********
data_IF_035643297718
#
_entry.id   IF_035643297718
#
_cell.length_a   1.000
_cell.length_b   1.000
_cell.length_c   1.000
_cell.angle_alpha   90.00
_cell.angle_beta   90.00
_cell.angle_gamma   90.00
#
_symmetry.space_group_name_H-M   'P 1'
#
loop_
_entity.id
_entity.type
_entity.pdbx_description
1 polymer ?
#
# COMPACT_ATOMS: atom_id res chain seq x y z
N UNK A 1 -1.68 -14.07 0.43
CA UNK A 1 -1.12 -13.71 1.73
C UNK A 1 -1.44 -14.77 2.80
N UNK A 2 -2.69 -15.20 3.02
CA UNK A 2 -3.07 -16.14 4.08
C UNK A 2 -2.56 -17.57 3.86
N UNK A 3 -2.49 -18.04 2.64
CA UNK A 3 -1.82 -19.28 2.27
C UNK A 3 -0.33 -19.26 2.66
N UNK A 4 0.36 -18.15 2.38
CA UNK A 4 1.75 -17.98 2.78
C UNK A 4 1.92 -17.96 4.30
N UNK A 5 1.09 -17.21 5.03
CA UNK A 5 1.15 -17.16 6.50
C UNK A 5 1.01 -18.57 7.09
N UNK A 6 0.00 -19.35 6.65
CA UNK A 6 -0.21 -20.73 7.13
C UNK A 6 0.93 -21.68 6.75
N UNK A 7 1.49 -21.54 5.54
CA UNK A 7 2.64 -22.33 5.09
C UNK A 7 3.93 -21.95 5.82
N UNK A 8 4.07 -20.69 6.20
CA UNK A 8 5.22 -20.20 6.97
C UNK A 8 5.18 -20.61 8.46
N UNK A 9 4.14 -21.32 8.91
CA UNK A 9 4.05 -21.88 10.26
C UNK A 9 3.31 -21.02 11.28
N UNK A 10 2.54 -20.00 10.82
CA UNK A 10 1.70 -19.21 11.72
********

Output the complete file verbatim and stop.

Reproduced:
data_IF_035643297718
#
_entry.id   IF_035643297718
#
_cell.length_a   1.000
_cell.length_b   1.000
_cell.length_c   1.000
_cell.angle_alpha   90.00
_cell.angle_beta   90.00
_cell.angle_gamma   90.00
#
_symmetry.space_group_name_H-M   'P 1'
#
loop_
_entity.id
_entity.type
_entity.pdbx_description
1 polymer ?
#
# COMPACT_ATOMS: atom_id res chain seq x y z
N UNK A 1 -1.68 -14.07 0.43
CA UNK A 1 -1.12 -13.71 1.73
C UNK A 1 -1.44 -14.77 2.80
N UNK A 2 -2.69 -15.20 3.02
CA UNK A 2 -3.07 -16.14 4.08
C UNK A 2 -2.56 -17.57 3.86
N UNK A 3 -2.49 -18.04 2.64
CA UNK A 3 -1.82 -19.28 2.27
C UNK A 3 -0.33 -19.26 2.66
N UNK A 4 0.36 -18.15 2.38
CA UNK A 4 1.75 -17.98 2.78
C UNK A 4 1.92 -17.96 4.30
N UNK A 5 1.09 -17.21 5.03
CA UNK A 5 1.15 -17.16 6.50
C UNK A 5 1.01 -18.57 7.09
N UNK A 6 0.00 -19.35 6.65
CA UNK A 6 -0.21 -20.73 7.13
C UNK A 6 0.93 -21.68 6.75
N UNK A 7 1.49 -21.54 5.54
CA UNK A 7 2.64 -22.33 5.09
C UNK A 7 3.93 -21.95 5.82
N UNK A 8 4.07 -20.69 6.20
CA UNK A 8 5.22 -20.20 6.97
C UNK A 8 5.18 -20.61 8.46
N UNK A 9 4.14 -21.32 8.91
CA UNK A 9 4.05 -21.88 10.26
C UNK A 9 3.31 -21.02 11.28
N UNK A 10 2.54 -20.00 10.82
CA UNK A 10 1.70 -19.21 11.72